Engaging the Youth: Lessons from Sinai

February 5, 2024

In the Torah portion of Mishpatim (Exodus 21:1-24-18), we encounter a profound moment in the journey of the Israelite people. Following the awe-inspiring revelation at Sinai, when the Ten Commandments were given, a list of detailed laws is presented. This sets the stage for a significant event: the covenant ceremony (Exodus 24:3-11). It’s a moment where the Jewish people firmly commit to follow God’s laws, marking a pivotal point in their spiritual journey.

The ceremony itself is rich with symbolism and meaning. It features offerings, the writing and reading of the Book of the Covenant, and the sprinkling of blood. I would like to focus on two features that stand out for thier deep significance: the altar made of twelve stones and the involvement of young boys, or youth, in bringing the offerings.

Moses then wrote down all the commands of the Lord. Early in the morning, he set up an altar at the foot of the mountain, with twelve pillars for the twelve tribes of Israel. He designated some young men among the Israelites, and they offered burnt offerings and sacrificed bulls as offerings of well-being to the Lord. (Exodus 24:4-5)

Rabbi Samson Raphael Hirsch wonders why it was necessary to build an altar of twelve stones, representing the twelve tribes of Israel. If the tribes were already physically present at the ceremony, why the need for symbolic representation? Furthermore, who are these “young men” who were designated to bring offerings?

Rabbi Hirsch offers an insightful interpretation of these two features. He suggests that the stones weren’t meant to represent the tribes present at that moment. Instead, they symbolized the future of Israel; the members of the Jewish nation across all generations. It wasn’t just those standing at Sinai who were part of the covenant, but all their future descendants too. The covenant wasn’t a momentary agreement; it was eternal, meant to endure through the ages.

The role of the youth in this ceremony is equally significant. While traditionally, biblical commentators have understood the word youth to refer to the first-born who had been destined to serve in the Temple, Hirsch offers a different perspective. He sees these young people as “the immediate bearers of the future.” This idea highlights the importance of the youth and the role they play in carrying traditions forward. Involving them in the covenant ceremony was a powerful statement: the future of the covenant, the continuation of the journey that began at Sinai, rests in their hands.

This interpretation carries a profound message about the nature of the covenant and the way it is meant to be passed down through generations. It serves as a reminder that the laws and teachings given at Sinai were not just for those who stood there at that moment. They were for all the generations to come. Each generation is a link in a chain that stretches back to Sinai and forward into the future.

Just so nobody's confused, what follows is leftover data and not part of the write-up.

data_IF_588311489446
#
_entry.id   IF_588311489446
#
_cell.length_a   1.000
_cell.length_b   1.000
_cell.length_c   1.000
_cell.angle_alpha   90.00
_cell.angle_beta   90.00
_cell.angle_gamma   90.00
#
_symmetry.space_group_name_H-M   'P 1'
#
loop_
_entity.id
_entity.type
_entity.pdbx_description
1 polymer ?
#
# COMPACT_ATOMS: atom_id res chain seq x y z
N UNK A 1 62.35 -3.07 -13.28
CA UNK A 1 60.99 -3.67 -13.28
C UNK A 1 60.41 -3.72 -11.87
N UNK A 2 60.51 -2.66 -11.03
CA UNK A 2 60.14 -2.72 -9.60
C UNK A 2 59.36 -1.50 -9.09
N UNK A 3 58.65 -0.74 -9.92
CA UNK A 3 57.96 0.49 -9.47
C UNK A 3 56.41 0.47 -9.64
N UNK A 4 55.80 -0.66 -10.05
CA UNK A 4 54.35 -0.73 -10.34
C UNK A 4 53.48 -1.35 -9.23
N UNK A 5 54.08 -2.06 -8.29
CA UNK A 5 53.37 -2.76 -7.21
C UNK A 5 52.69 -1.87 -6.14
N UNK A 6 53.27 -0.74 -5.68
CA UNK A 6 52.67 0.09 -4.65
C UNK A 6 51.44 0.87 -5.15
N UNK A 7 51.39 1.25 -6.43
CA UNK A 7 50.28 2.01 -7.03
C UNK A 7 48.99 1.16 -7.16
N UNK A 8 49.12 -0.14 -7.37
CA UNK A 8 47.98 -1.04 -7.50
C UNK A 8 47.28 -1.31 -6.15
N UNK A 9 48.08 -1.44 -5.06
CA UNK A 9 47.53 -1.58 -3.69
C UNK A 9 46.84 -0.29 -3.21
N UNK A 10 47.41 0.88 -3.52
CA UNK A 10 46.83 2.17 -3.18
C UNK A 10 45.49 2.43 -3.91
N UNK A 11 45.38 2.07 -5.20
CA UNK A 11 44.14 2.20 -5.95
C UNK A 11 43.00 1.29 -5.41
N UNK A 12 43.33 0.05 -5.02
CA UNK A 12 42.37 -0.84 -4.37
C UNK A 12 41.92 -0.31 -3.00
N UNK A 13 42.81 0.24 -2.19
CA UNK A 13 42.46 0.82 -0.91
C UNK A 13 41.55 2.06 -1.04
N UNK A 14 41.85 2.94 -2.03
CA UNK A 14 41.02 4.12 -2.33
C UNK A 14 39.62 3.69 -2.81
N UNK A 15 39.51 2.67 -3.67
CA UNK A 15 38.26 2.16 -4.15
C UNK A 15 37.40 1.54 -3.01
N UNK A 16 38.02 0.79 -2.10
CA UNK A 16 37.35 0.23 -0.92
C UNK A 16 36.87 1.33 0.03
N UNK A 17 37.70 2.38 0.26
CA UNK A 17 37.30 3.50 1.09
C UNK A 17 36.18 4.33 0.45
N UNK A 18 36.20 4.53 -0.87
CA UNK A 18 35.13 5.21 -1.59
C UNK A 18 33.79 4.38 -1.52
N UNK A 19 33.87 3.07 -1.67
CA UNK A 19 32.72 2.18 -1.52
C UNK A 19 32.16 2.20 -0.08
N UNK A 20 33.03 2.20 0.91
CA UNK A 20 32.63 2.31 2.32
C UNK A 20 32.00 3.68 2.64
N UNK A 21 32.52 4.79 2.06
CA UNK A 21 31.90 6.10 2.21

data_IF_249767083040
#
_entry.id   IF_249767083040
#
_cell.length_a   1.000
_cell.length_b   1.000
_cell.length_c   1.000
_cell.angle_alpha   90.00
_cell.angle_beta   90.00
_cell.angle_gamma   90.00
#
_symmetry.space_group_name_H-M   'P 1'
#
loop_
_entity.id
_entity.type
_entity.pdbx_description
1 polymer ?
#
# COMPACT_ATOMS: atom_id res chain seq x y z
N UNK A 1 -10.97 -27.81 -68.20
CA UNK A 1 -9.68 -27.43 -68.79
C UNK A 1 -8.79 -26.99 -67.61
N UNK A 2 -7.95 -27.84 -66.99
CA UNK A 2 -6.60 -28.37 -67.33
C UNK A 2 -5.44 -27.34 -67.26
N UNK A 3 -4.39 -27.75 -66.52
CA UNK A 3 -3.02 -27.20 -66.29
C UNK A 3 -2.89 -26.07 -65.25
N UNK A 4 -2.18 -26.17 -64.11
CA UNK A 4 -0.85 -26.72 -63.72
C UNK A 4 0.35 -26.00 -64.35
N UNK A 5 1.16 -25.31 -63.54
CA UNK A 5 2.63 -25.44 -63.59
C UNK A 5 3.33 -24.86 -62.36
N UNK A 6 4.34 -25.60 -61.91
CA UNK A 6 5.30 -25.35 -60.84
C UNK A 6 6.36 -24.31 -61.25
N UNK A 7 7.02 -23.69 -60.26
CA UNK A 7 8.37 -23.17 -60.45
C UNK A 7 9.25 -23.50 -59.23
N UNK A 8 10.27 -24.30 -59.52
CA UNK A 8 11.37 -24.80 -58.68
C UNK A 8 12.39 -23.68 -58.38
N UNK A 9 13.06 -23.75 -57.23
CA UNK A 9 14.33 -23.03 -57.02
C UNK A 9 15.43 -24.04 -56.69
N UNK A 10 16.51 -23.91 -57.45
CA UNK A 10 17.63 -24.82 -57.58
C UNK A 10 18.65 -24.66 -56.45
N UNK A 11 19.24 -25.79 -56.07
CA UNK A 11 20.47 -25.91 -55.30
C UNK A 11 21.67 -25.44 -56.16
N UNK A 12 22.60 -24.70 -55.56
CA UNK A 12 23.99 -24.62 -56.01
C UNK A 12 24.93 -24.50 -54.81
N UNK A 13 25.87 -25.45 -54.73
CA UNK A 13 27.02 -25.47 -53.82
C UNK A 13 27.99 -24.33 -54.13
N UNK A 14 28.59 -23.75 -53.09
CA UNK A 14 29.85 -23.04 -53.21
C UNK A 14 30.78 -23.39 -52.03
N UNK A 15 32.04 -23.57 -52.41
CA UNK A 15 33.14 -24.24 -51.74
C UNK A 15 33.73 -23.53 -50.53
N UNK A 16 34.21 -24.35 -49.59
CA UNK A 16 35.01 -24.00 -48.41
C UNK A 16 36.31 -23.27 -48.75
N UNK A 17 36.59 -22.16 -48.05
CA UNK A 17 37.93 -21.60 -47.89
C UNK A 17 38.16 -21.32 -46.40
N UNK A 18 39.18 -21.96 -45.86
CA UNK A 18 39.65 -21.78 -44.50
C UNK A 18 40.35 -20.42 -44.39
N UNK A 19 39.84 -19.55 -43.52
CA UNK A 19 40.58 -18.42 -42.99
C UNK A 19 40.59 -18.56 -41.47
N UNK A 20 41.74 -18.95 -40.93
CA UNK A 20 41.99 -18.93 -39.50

Moreover, the active involvement of the youth in the covenant ceremony underscores the importance of engaging younger generations. It’s a call to ensure that the traditions, values, and laws that define a community are not just taught but are brought to life in ways that resonate with the young. They are not just passive recipients of a legacy; they are active bearers of the future, shaping and carrying the covenant forward. If we don’t engage the youth when they are young, we are at greater risk of losing them as they grow older.

In every generation, the story of Sinai is retold, the covenant is renewed, and the youth are invited to take their place in the ongoing story of their people. The twelve stones of the altar and the youth bringing offerings remind us that the covenant is not just a pact with the past. It’s a promise for the future, a living bond that each new generation embraces and makes their own, continuing the eternal journey that began so many generations ago at the foot of Mount Sinai.

In contemporary times, one of the most pressing challenges faced by both Judaism and Christianity is the engagement and retention of the youth. Maintaining the vibrancy and relevance of religious traditions among young people is a complex task in an era marked by rapid technological advancements and shifting cultural landscapes. However, the teachings of the Torah, especially as highlighted in the covenant ceremony of Mishpatim, offer timeless wisdom on this matter. The active role of the youth in this pivotal event underscores the crucial importance of involving them not just as observers, but as vital participants in religious life.

By ensuring that our practices and teachings resonate with the youth, by listening to their perspectives, and by empowering them to be active participants in their spiritual journey, we can safeguard the continuity and richness of our faith.

 

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Shira Schechter

Shira Schechter is the content editor for TheIsraelBible.com and Israel365 Publications. She earned master’s degrees in both Jewish Education and Bible from Yeshiva University. She taught the Hebrew Bible at a high school in New Jersey for eight years before making Aliyah with her family in 2013. Shira joined the Israel365 staff shortly after moving to Israel and contributed significantly to the development and publication of The Israel Bible.

Shira Schechter

Shira Schechter is the content editor for TheIsraelBible.com and Israel365 Publications. She earned master’s degrees in both Jewish Education and Bible from Yeshiva University. She taught the Hebrew Bible at a high school in New Jersey for eight years before making Aliyah with her family in 2013. Shira joined the Israel365 staff shortly after moving to Israel and contributed significantly to the development and publication of The Israel Bible.

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